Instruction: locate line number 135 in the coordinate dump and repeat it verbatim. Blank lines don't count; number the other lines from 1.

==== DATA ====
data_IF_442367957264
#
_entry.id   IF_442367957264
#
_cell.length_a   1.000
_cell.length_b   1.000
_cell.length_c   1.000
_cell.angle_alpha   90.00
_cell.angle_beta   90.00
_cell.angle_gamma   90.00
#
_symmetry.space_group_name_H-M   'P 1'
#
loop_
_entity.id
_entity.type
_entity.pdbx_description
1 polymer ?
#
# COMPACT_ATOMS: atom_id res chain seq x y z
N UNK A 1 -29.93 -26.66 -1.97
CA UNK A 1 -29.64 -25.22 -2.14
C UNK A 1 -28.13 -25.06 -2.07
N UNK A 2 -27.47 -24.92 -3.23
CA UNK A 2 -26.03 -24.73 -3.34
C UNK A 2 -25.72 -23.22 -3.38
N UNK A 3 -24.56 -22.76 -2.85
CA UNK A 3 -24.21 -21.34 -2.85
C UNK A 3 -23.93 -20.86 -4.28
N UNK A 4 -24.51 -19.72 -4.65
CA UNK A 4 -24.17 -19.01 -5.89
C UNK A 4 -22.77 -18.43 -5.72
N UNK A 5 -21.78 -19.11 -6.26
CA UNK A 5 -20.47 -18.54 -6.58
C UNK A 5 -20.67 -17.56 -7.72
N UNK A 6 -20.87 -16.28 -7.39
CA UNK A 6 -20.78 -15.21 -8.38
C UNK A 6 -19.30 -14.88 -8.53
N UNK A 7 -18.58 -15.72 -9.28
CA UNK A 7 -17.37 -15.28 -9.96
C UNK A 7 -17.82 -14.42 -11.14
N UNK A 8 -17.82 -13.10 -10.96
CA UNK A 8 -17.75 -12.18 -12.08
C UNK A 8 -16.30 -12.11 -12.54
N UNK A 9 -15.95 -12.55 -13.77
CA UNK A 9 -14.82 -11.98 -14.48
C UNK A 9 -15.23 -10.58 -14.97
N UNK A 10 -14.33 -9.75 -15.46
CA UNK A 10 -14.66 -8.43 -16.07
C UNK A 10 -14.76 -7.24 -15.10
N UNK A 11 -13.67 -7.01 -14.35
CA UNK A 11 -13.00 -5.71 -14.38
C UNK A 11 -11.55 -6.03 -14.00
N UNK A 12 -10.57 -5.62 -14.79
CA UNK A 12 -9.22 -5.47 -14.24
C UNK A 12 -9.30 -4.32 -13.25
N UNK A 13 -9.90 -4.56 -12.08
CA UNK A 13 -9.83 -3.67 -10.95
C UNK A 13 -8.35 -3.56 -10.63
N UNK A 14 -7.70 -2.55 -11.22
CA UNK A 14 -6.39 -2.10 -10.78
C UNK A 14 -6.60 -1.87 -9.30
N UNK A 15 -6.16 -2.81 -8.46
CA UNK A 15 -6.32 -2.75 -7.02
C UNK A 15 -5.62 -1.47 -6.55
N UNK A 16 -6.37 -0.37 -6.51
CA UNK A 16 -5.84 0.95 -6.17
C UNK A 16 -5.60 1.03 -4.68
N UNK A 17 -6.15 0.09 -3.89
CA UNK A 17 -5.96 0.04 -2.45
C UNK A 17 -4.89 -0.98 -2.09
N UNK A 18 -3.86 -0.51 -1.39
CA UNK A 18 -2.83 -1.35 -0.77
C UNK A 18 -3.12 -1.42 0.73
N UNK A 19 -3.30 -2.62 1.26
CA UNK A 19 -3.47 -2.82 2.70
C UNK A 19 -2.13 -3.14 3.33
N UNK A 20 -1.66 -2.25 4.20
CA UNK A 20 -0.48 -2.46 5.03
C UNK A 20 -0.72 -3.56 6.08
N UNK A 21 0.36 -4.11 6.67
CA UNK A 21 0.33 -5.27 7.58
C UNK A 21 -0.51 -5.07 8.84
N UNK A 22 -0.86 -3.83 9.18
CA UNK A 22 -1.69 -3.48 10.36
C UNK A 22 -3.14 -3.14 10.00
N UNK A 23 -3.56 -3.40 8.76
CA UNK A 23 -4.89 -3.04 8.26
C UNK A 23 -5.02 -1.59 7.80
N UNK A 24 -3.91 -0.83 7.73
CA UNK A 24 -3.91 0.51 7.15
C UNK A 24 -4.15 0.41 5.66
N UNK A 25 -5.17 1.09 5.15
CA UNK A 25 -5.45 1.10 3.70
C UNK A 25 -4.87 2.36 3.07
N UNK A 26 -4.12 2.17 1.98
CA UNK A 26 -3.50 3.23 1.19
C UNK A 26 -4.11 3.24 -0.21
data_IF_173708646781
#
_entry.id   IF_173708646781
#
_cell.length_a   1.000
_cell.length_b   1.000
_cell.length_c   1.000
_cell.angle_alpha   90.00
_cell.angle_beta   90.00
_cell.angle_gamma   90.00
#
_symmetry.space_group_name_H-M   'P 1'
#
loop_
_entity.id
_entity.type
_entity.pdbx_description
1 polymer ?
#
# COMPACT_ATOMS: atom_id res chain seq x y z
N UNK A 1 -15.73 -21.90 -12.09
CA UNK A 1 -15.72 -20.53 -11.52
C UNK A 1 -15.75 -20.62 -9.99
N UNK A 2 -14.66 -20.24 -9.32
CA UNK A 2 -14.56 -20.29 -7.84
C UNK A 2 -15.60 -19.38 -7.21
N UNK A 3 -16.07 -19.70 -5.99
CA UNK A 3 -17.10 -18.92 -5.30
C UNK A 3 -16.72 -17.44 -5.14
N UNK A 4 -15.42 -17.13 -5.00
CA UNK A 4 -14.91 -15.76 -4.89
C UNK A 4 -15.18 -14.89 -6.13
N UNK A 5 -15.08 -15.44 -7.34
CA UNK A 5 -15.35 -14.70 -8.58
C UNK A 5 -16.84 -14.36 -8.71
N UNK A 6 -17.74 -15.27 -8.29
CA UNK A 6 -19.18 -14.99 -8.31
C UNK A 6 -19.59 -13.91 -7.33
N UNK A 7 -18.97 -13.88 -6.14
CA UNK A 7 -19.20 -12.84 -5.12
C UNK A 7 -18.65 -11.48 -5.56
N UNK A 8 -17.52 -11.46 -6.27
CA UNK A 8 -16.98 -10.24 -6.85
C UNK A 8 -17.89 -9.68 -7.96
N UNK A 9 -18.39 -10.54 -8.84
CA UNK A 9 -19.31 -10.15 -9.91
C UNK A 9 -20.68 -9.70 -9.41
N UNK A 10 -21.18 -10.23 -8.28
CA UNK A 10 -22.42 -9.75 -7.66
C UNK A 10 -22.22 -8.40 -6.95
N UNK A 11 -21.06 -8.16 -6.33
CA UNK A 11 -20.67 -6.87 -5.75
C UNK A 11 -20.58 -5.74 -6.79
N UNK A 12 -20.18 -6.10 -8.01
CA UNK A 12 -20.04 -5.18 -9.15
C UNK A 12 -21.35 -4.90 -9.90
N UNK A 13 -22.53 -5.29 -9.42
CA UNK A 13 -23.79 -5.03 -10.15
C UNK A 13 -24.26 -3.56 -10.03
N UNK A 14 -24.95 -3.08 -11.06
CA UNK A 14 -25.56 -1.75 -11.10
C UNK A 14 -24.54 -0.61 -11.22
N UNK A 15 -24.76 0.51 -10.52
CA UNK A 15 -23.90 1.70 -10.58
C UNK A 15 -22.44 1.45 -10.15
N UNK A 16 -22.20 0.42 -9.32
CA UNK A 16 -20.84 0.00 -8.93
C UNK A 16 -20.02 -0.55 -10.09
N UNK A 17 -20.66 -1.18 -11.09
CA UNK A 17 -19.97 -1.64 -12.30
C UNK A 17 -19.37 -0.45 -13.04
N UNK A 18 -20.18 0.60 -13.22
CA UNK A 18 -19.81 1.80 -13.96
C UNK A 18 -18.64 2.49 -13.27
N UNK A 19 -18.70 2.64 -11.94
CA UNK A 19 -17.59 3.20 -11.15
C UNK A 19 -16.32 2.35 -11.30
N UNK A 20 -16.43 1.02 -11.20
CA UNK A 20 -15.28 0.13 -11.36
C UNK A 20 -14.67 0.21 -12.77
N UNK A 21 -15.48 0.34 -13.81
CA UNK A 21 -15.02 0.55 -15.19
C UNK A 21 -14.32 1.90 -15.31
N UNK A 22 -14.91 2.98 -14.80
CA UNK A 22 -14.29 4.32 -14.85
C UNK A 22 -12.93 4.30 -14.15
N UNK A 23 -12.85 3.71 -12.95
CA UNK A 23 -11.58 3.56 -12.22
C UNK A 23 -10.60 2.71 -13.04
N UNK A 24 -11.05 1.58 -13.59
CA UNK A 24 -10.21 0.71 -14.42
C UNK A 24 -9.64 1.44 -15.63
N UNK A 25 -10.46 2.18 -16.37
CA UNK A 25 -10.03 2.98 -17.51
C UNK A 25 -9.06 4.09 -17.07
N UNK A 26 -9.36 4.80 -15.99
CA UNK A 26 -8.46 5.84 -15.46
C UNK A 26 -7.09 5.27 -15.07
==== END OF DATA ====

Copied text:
CA UNK A 6 -19.18 -14.99 -8.31